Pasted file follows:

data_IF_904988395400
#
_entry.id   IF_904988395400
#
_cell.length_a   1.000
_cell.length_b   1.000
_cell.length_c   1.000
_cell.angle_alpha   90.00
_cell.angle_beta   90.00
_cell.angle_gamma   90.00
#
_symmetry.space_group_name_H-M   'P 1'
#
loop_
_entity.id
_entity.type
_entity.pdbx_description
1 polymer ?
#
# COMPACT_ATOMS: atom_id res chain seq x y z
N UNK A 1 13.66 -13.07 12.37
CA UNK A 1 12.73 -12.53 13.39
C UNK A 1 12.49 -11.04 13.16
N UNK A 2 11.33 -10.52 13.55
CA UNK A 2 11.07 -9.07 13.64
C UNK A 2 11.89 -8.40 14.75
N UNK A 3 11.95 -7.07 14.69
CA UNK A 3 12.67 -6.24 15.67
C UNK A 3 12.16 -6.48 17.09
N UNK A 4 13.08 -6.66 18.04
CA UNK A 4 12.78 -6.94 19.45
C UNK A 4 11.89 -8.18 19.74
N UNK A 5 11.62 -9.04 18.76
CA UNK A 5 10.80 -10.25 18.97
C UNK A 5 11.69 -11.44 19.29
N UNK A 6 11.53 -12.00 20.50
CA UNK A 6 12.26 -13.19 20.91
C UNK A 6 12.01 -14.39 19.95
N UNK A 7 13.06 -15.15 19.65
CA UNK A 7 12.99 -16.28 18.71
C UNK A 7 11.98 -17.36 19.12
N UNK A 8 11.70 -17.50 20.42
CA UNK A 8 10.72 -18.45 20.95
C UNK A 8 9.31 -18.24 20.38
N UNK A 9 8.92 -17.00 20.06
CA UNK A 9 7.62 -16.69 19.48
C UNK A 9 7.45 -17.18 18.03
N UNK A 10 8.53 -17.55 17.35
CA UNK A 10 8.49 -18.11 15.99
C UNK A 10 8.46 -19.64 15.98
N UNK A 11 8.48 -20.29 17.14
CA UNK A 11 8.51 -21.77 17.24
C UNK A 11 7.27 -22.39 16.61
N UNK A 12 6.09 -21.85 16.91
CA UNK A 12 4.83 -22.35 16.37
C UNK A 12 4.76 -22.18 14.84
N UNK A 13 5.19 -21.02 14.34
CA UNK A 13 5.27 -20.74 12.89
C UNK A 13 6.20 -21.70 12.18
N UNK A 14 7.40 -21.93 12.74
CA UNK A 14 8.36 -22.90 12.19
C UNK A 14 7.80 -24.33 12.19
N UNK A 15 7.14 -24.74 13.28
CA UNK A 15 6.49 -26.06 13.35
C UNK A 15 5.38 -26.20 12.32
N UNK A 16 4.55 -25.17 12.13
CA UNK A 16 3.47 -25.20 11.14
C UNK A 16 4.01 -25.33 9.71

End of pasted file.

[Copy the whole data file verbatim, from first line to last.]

data_IF_904988395400
#
_entry.id   IF_904988395400
#
_cell.length_a   1.000
_cell.length_b   1.000
_cell.length_c   1.000
_cell.angle_alpha   90.00
_cell.angle_beta   90.00
_cell.angle_gamma   90.00
#
_symmetry.space_group_name_H-M   'P 1'
#
loop_
_entity.id
_entity.type
_entity.pdbx_description
1 polymer ?
#
# COMPACT_ATOMS: atom_id res chain seq x y z
N UNK A 1 13.66 -13.07 12.37
CA UNK A 1 12.73 -12.53 13.39
C UNK A 1 12.49 -11.04 13.16
N UNK A 2 11.33 -10.52 13.55
CA UNK A 2 11.07 -9.07 13.64
C UNK A 2 11.89 -8.40 14.75
N UNK A 3 11.95 -7.07 14.69
CA UNK A 3 12.67 -6.24 15.67
C UNK A 3 12.16 -6.48 17.09
N UNK A 4 13.08 -6.66 18.04
CA UNK A 4 12.78 -6.94 19.45
C UNK A 4 11.89 -8.18 19.74
N UNK A 5 11.62 -9.04 18.76
CA UNK A 5 10.80 -10.25 18.97
C UNK A 5 11.69 -11.44 19.29
N UNK A 6 11.53 -12.00 20.50
CA UNK A 6 12.26 -13.19 20.91
C UNK A 6 12.01 -14.39 19.95
N UNK A 7 13.06 -15.15 19.65
CA UNK A 7 12.99 -16.28 18.71
C UNK A 7 11.98 -17.36 19.12
N UNK A 8 11.70 -17.50 20.42
CA UNK A 8 10.72 -18.45 20.95
C UNK A 8 9.31 -18.24 20.38
N UNK A 9 8.92 -17.00 20.06
CA UNK A 9 7.62 -16.69 19.48
C UNK A 9 7.45 -17.18 18.03
N UNK A 10 8.53 -17.55 17.35
CA UNK A 10 8.49 -18.11 15.99
C UNK A 10 8.46 -19.64 15.98
N UNK A 11 8.48 -20.29 17.14
CA UNK A 11 8.51 -21.77 17.24
C UNK A 11 7.27 -22.39 16.61
N UNK A 12 6.09 -21.85 16.91
CA UNK A 12 4.83 -22.35 16.37
C UNK A 12 4.76 -22.18 14.84
N UNK A 13 5.19 -21.02 14.34
CA UNK A 13 5.27 -20.74 12.89
C UNK A 13 6.20 -21.70 12.18
N UNK A 14 7.40 -21.93 12.74
CA UNK A 14 8.36 -22.90 12.19
C UNK A 14 7.80 -24.33 12.19
N UNK A 15 7.14 -24.74 13.28
CA UNK A 15 6.49 -26.06 13.35
C UNK A 15 5.38 -26.20 12.32
N UNK A 16 4.55 -25.17 12.13
CA UNK A 16 3.47 -25.20 11.14
C UNK A 16 4.01 -25.33 9.71